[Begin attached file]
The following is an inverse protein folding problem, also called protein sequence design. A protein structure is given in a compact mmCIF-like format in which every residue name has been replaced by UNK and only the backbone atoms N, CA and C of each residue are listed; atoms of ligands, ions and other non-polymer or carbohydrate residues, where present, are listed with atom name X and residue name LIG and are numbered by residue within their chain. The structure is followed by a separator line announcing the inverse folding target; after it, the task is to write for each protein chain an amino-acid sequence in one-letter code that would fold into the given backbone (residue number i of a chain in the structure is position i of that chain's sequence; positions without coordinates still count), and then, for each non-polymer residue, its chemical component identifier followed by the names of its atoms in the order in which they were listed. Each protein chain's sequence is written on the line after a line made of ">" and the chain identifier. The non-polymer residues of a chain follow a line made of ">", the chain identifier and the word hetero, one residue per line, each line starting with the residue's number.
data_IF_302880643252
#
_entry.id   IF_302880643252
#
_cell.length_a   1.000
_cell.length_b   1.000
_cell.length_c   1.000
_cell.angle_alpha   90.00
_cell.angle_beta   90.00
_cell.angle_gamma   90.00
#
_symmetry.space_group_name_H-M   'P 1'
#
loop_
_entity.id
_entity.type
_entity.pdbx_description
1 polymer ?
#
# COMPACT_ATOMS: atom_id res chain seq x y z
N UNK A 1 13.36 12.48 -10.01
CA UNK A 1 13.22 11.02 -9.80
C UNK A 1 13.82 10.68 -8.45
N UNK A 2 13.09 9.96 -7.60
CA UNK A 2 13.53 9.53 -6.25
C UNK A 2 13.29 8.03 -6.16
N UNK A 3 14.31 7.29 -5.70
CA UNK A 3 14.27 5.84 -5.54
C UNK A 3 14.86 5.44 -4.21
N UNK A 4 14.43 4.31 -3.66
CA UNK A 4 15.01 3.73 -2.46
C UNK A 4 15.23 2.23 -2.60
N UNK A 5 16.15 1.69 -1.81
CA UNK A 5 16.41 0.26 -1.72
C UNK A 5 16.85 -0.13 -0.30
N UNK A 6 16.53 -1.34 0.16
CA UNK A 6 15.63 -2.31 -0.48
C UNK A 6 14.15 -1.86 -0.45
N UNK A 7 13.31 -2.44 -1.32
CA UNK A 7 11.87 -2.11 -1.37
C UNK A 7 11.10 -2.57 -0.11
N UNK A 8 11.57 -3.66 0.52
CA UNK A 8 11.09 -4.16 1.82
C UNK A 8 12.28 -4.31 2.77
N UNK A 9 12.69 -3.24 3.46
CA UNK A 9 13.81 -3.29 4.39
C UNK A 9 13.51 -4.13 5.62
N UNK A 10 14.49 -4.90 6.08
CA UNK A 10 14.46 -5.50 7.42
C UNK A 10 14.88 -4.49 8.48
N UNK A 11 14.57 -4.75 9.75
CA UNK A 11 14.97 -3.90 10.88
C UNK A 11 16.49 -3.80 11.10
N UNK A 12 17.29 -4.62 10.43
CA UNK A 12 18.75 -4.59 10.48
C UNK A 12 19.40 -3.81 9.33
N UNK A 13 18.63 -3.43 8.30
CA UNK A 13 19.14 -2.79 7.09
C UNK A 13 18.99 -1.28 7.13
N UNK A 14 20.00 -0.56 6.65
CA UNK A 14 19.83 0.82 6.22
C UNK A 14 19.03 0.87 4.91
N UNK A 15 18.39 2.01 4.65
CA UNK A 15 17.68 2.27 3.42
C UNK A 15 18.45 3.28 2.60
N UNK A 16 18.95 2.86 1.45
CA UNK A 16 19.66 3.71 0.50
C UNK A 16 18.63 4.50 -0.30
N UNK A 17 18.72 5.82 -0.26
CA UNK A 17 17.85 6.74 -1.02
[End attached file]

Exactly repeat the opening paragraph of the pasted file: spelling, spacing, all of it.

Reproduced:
The following is an inverse protein folding problem, also called protein sequence design. A protein structure is given in a compact mmCIF-like format in which every residue name has been replaced by UNK and only the backbone atoms N, CA and C of each residue are listed; atoms of ligands, ions and other non-polymer or carbohydrate residues, where present, are listed with atom name X and residue name LIG and are numbered by residue within their chain. The structure is followed by a separator line announcing the inverse folding target; after it, the task is to write for each protein chain an amino-acid sequence in one-letter code that would fold into the given backbone (residue number i of a chain in the structure is position i of that chain's sequence; positions without coordinates still count), and then, for each non-polymer residue, its chemical component identifier followed by the names of its atoms in the order in which they were listed. Each protein chain's sequence is written on the line after a line made of ">" and the chain identifier. The non-polymer residues of a chain follow a line made of ">", the chain identifier and the word hetero, one residue per line, each line starting with the residue's number.